The power of social bookmarking and how to use it in your organisation today 1


The more stuff there is, the more difficult it is to find the right stuff at the right time.  Guess that’s almost Google’s raison d’etre, but have they got it right?  Is there a better or alternative search approach for you and your colleagues, and what would this mean for your marketing and search engine optimisation (SEO)?

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Google’s highly secretive approach to working out what might be more relevant to your search query is called PageRank. Fundamentally, their innovation counts a link to a website as a vote for that website’s content.  And a link to your site from a higher PageRanked site is worth more than a link from a lowly site.

This approach blew the competition away (remember Alta Vista?), and Microsoft and Yahoo! have been playing catchup since.

But when was the last time you hyperlinked to a website?

The vast majority of people are not webmasters. Most people do not have content or linking responsibility for their organisation’s website. Most people don’t blog, and the vast majority that do blog have a PageRank of almost no consequence. So PageRank is most impacted by links from the BIG blogs (Huffington Post, Techcrunch) and the BIG media websites (BBC, CNN), which ends up not being quite so “democratic” then as Google makes out.

(Note, I don’t know for sure how Google et al ‘weight’ things, but I’m not alone in reaching these conclusions).

Enter social bookmarking

Every Web user can use a social bookmarking service.  The immediate advantage is the portability of your bookmarks ie, they’re not stuck on one PC but available from any Internet connected device. And a bookmark, whilst convenient and directly useful to the person making it, is also a vote for the webpage in question.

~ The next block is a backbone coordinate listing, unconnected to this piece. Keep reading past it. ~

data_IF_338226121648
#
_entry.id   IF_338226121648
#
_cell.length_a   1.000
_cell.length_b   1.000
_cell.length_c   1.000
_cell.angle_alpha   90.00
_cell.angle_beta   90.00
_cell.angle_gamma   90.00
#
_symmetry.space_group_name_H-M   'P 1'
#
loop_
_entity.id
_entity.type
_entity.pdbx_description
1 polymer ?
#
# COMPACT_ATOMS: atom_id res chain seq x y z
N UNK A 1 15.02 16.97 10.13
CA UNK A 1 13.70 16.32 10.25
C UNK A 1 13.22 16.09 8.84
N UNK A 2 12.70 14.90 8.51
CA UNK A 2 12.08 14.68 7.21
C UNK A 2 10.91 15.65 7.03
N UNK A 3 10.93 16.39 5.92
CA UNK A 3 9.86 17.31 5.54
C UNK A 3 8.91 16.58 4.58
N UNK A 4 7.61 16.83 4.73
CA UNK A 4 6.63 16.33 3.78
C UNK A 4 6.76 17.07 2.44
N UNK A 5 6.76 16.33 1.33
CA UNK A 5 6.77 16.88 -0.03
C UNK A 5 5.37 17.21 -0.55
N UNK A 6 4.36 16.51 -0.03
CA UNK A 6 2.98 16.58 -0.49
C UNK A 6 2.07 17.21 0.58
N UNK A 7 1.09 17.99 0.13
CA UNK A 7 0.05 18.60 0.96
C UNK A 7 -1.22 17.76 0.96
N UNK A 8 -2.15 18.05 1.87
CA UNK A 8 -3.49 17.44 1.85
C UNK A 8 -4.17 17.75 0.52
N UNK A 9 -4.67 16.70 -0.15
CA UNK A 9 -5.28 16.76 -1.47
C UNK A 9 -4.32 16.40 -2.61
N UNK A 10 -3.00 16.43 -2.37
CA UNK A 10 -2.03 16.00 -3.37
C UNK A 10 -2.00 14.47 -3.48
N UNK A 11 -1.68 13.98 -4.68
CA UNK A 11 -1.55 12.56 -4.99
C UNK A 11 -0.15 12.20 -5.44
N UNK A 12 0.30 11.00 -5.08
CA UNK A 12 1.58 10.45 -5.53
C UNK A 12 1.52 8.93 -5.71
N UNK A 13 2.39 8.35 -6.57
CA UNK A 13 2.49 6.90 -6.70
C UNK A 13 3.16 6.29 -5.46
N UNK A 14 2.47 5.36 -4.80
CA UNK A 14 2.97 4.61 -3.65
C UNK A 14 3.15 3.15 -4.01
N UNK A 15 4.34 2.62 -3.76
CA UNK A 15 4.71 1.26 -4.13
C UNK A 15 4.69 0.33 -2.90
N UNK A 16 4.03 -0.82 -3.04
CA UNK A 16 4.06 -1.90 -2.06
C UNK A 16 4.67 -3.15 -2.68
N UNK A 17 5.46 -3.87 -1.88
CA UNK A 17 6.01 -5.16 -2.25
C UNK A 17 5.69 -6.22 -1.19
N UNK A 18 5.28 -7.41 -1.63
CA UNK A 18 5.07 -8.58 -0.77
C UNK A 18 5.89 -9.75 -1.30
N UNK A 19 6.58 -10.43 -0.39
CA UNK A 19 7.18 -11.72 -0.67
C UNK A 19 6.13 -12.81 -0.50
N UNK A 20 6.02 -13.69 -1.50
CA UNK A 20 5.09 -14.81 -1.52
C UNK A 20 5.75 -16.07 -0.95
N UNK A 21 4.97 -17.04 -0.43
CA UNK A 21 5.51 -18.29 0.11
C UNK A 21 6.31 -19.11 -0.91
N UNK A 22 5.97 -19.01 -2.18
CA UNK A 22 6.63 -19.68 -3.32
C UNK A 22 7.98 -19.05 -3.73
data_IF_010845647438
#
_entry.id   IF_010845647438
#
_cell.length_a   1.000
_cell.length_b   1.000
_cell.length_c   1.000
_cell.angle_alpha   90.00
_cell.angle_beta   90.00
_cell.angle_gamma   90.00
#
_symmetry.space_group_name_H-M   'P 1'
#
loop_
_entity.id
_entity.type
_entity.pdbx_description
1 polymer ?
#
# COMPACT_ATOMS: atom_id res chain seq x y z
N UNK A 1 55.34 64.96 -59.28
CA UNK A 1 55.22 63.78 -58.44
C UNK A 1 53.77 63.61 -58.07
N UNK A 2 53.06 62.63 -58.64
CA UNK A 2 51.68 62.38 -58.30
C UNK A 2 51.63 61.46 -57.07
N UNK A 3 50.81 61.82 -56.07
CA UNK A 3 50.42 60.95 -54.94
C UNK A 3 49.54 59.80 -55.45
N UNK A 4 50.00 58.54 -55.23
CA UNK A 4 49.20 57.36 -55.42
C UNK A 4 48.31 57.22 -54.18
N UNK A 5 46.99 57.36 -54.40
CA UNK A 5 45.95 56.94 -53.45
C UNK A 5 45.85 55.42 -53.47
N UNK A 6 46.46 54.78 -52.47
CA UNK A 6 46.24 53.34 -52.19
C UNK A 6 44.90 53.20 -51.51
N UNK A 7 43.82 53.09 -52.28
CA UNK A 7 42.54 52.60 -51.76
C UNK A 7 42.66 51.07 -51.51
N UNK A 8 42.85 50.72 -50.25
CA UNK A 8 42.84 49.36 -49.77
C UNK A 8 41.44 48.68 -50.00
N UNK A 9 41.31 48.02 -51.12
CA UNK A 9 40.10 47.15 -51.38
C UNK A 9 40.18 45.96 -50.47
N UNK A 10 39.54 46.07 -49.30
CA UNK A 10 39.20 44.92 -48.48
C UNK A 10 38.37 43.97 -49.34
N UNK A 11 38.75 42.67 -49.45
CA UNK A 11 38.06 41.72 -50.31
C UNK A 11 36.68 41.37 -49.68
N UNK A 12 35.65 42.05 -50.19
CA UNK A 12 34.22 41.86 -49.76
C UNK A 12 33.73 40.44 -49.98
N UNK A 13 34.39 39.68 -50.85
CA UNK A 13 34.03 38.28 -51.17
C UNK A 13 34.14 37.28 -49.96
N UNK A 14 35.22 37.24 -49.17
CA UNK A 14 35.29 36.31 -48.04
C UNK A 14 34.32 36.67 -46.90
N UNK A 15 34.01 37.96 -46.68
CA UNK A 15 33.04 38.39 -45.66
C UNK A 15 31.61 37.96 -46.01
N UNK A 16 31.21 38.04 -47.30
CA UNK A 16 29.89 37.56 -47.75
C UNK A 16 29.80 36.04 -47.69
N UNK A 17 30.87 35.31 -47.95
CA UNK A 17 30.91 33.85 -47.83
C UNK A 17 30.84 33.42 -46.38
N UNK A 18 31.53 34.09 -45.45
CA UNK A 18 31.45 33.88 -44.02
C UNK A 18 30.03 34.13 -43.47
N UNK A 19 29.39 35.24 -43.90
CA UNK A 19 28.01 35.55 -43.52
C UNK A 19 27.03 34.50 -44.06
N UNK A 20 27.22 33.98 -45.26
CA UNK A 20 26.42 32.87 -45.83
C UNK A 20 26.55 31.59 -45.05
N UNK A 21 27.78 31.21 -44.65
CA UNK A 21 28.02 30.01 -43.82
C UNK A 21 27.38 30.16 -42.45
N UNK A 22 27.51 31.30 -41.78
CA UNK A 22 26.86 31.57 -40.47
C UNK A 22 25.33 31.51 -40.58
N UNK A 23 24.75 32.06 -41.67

It’s not surprising then that one of the big search themes resonating on websites such as SearchEngineWatch is social search. Some social search purists believe social bookmarking is all you need to deliver more relevant search results, and some see this approach augmenting the PageRank-type algorithms of the current dominant search services.

Here’s a great post from the CEO of Taptu, a mobile search company, about the history and pros and cons of socially assisted search.  And the Wikipedia entry for social bookmarking that also covers a bit about developing a search engine from bookmarks, and the Wikipedia list of social bookmarking services.

How can you use socially assisted search in your organisation today?

You might not be surprised if I assert that what’s relevant for your team mates is probably relevant to you.  And what’s not, is not!  If they bookmark a great online resource, a great restaurant to entertain customers, the website of a supplier or competitor, news articles about your market, then all these things are relevant to you too.

So why not get everyone using the same bookmarking service, so long as it’s one that allows you to search within your network.  I use Yahoo’s Delicious (the first and best in my opinion), so let’s take a quick look at how it would work for you?

Once you’ve signed up and installed the Firefox add-on (or Internet Explorer buttons if you don’t use the world’s best browser!) you can get bookmarking. You can also import all your bookmarks (aka favourites) currently kept by your browser on your computer into the service.

Add your team mates to your Delicious network and you can tell your boss that you’ve social-search-enabled your business!

As per the screenshot below, to conduct a social search (1) select People _ My Network, then (2) type in your search query eg, “restaurant”, “news”, “customerX”.

Delicious

Implications for marketers

At Racepoint, we recognise that every piece of content we produce for ourselves and for our client campaigns must be written for humans first and search engines a close second. That entails “search engine optimisation” designed ligitimately to take advantage of the most common approach to search today: PageRank style.

However, marketers must acknowledge the inevitable rise of socially-assisted search too, or “human-powered search” as some pundits refer to it.  Are you making it easy for people to bookmark your content?  Are you prompting them?  Here, on RaceTalkBlog, for example, the main bookmarking services are just a click away at the end of the post.

If you’re not, then you’re not building up your position in the social search engine results today and, more importantly, for tomorrow.

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Photo by Vitó.


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